Friday, December 17, 2010

Did Christian Faith Succumb to Neo-Platonism

I doubt if I am up to answering this question.  But I will give it a try, and I shall begin with the idea of the person in Greek thought. In Greek thought there was no sure idea of the person as we have come to know it in the West.   In Greek thought the Absolute, the One was an Impersonal Absolute, and since all things ultimately resolved into the One,  anything that appeared as person was a mask of sorts and not an aspect of being.   Prosopon in Greek conveyed that as did Persona in Latin. This more or less applied as well to 'souls' and to their pre-existence, and their relationship to the Impersonal Absolute.  You also see it in Buddhism which seems to follow closely Greek philosophies.  In Hellenism there was no ontological ground for the person.  Drama was important in Greek culture because that which was depicted as person was enacted in dramas where masks were added, in a sort of myth of personhood.  The Impersonal One did not supply an ontological ground for personhood. 
In marked contrast the Source of All in Christian thought was the Person of the Father who derived freely from all Eternity, the person of the Logos, and the person of the Spirit, as well as the common Nature that belonged to all equally.  Thus from All Eternity there was not an Impersonal Absolute, but a Person who amplified Himself in Eternity into a Communion of Persons.   So,  the eternal absolute, if you will in Christian thought was a Communion of Persons, and one in which the Three equaled One.  The ground of all being was a Communion of Persons, that gave ontological ground to both the notion of the person and also of the possibility of geniune community and the overcoming of existential isolation as isolated existents. 
This ontological uniqueness of Christian faith was derived from Scripture, Old and New Testaments, which utilized neo-platonic terms, but did not succumb to neo-platonic categories, but redeemed, if you will greek theological speculations by the impetus of revelation.
Christian revelation also fulfilled the apophatic impulses of Greek thought that nevertheless was never able to escape the limitations of thought and syllogism, to conceive of any existence utterly different from the created.  Reason and logic are qualities of the created order, and if the Transcendent can be conceived by reason and logic, then it ceases to be transcendent and we fail utterly to conceive anything beyond our experience. Greek thought usually was followed by to an Impersonal Abolute, the One. Greek thought was captive to the created order and could not point to anything beyond.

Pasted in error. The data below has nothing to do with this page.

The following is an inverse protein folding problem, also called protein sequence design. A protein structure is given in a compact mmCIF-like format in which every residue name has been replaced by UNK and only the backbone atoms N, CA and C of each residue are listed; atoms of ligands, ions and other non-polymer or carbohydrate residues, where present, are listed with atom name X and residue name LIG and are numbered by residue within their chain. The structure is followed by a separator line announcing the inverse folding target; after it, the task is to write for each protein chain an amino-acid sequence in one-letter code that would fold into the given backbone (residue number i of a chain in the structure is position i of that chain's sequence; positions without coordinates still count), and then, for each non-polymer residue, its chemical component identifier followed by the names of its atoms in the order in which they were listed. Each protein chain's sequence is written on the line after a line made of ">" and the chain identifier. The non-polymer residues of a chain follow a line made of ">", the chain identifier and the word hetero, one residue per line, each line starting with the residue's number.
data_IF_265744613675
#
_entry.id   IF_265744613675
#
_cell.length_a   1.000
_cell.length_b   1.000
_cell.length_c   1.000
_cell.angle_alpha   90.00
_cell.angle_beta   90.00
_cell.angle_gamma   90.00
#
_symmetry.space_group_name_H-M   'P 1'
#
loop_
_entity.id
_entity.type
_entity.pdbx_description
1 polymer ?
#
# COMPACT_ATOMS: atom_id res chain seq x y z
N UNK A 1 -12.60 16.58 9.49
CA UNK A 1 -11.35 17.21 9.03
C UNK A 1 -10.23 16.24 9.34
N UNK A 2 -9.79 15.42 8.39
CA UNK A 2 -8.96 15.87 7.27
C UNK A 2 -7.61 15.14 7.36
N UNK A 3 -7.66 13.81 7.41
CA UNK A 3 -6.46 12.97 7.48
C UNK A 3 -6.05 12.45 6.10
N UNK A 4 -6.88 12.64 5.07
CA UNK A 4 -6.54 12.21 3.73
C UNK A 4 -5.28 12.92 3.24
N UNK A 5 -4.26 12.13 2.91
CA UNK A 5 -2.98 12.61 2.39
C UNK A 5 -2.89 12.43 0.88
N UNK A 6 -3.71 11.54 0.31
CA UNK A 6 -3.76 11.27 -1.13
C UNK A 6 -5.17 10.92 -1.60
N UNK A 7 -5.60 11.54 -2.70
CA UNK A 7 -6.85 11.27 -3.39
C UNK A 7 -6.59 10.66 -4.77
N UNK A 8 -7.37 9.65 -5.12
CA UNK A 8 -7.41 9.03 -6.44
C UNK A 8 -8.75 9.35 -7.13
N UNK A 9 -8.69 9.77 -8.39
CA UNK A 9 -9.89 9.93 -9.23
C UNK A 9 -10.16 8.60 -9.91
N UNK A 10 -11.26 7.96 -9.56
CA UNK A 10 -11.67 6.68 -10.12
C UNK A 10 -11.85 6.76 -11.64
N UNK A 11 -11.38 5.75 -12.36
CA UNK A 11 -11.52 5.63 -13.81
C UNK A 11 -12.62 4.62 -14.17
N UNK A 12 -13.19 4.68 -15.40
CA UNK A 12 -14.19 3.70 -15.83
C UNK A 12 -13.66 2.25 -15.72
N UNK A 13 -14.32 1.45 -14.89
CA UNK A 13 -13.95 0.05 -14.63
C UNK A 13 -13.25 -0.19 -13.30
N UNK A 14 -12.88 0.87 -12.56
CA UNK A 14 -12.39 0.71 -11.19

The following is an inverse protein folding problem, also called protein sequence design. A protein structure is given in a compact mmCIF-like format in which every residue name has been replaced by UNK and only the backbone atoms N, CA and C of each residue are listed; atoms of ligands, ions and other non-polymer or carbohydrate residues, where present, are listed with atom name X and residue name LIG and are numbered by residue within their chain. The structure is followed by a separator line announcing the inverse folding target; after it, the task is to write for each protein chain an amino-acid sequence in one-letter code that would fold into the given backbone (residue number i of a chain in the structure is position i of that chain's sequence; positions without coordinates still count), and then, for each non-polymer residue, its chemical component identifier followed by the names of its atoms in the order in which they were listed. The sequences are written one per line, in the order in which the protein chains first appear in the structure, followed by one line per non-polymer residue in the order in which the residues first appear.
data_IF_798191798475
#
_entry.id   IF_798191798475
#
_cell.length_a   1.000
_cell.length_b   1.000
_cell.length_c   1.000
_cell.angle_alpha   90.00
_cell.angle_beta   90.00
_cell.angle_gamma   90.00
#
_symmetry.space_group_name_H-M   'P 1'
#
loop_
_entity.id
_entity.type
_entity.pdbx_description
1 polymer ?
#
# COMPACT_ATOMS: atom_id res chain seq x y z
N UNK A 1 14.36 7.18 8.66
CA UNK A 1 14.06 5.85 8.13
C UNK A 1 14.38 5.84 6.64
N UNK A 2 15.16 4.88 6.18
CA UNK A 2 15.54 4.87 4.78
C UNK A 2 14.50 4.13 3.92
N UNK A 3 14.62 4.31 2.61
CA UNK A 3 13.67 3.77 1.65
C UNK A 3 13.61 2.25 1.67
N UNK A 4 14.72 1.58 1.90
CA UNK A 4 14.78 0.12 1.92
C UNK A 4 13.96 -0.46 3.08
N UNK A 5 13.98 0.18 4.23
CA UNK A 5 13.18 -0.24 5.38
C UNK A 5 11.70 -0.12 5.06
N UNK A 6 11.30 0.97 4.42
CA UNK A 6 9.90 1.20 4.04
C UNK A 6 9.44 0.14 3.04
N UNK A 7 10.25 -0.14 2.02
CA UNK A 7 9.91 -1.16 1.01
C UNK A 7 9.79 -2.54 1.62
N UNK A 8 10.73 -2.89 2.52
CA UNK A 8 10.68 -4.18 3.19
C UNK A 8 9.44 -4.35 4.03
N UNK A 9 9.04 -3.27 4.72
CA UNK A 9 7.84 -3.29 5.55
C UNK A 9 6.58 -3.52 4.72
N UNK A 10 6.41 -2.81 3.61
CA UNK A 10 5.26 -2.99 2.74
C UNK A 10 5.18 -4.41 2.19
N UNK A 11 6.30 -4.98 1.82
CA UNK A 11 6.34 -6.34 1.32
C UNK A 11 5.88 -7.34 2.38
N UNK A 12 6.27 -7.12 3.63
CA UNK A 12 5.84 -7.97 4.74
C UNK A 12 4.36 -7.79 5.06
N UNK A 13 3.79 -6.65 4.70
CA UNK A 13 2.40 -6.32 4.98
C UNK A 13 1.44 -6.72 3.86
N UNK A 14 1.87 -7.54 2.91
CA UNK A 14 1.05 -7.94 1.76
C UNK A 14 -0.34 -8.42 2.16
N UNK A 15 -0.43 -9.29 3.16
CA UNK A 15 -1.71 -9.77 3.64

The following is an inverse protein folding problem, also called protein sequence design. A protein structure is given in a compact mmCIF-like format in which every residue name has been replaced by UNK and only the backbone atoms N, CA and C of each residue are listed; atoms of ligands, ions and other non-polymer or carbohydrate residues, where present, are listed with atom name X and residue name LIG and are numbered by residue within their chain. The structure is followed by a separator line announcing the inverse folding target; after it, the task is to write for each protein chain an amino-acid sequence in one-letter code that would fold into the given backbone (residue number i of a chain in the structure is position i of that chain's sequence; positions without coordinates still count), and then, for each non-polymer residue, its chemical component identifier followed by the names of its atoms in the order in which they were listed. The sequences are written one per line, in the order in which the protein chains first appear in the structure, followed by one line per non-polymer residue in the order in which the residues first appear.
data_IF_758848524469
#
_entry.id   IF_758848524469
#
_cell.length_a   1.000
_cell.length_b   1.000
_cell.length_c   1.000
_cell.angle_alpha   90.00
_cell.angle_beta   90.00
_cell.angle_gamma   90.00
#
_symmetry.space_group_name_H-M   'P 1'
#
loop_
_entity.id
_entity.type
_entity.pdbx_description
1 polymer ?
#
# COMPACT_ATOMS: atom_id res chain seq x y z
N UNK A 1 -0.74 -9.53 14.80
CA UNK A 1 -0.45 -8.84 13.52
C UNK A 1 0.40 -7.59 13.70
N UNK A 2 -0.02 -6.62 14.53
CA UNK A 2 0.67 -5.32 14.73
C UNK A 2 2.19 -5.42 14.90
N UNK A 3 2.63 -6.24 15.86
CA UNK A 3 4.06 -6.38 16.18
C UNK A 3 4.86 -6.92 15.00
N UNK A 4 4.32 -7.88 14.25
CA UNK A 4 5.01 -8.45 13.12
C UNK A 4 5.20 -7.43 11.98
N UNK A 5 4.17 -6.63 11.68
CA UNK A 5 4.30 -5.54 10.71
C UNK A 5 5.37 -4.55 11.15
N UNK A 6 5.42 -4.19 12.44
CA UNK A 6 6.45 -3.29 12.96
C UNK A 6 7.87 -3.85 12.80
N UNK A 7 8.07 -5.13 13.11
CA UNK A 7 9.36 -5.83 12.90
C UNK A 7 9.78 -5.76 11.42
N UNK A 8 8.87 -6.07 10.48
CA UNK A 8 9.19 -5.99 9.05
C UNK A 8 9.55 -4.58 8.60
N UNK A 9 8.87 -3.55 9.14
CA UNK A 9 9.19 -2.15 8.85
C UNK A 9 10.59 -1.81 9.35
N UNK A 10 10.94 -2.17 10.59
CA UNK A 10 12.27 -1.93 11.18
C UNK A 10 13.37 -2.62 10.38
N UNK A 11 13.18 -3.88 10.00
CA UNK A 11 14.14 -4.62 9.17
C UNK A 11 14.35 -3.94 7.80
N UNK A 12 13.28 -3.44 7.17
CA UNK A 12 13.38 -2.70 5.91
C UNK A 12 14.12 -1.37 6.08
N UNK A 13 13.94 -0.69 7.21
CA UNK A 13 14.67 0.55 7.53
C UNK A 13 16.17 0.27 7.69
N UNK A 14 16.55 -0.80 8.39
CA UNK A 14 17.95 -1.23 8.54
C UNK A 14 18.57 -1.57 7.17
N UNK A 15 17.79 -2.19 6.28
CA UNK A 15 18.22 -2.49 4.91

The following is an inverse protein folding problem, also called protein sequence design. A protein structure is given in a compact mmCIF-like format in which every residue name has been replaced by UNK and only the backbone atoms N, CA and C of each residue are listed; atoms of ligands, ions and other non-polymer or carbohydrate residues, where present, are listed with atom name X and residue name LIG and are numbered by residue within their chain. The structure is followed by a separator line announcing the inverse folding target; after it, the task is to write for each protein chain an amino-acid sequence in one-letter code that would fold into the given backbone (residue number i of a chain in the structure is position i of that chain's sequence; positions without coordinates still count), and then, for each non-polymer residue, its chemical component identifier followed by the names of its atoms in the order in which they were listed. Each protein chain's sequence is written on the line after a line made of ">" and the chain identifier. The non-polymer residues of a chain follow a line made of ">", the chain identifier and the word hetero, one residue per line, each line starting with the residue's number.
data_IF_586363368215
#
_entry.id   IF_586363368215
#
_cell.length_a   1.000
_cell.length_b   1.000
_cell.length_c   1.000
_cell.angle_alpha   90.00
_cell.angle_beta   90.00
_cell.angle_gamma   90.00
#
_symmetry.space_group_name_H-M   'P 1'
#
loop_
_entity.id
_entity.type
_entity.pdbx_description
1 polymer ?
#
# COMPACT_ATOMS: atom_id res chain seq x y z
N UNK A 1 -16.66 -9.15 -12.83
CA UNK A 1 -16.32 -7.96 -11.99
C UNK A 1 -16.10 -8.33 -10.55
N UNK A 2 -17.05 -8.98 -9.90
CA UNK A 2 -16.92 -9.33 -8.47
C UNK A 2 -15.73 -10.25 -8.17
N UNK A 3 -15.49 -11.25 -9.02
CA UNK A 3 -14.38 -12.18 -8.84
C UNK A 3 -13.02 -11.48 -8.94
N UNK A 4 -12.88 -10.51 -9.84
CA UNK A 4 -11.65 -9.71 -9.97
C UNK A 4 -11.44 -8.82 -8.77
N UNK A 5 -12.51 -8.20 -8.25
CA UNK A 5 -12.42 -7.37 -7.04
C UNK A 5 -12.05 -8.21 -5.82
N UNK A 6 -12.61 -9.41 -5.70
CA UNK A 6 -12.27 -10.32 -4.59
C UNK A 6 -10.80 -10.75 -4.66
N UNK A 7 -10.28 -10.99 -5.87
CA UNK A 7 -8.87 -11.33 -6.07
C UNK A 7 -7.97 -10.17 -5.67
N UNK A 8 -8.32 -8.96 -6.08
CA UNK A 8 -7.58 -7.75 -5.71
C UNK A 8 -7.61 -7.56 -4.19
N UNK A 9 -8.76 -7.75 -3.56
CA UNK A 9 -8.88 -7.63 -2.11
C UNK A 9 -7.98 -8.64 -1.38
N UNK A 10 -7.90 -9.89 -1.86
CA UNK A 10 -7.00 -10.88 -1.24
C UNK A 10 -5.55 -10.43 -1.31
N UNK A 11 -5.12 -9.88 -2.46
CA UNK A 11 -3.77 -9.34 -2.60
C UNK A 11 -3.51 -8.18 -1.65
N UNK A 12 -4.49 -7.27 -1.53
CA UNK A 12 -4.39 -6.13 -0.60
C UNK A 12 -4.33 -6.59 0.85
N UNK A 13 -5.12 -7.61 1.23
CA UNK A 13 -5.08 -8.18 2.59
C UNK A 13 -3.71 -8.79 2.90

Christian revelation came on the scene and redeemed the captivity of Greek thought, first by positing the ground of Being as a Communion of Persons, but more so by a Communion of Persons where three equals one.  It does not submit to human reason, nor to mathematical verities, and points to an existence beyond the Created order and incomprehensible to it.  Christian revelation redeemed the Greek captivity to creation.
But if we were left only with a Transcendent God, how could there be revelation?   How can it be that the God who could not be known, reveal Himself.  Orthodox thought came to the rescue again by the distinction of the Essence and Energies of God.  The Essence is the unknowability of God; the Energies is the presence of God outside of His Essence. The Energies enable the Transcendent God to be Known in His Immanence.  Greek thought had no means of dealing with this either, and the Aristotelean neo-Platonism resolved it in an unacceptable way and led to the big mistakes of the Catholic Church that would fully emerge after the first millennium.  

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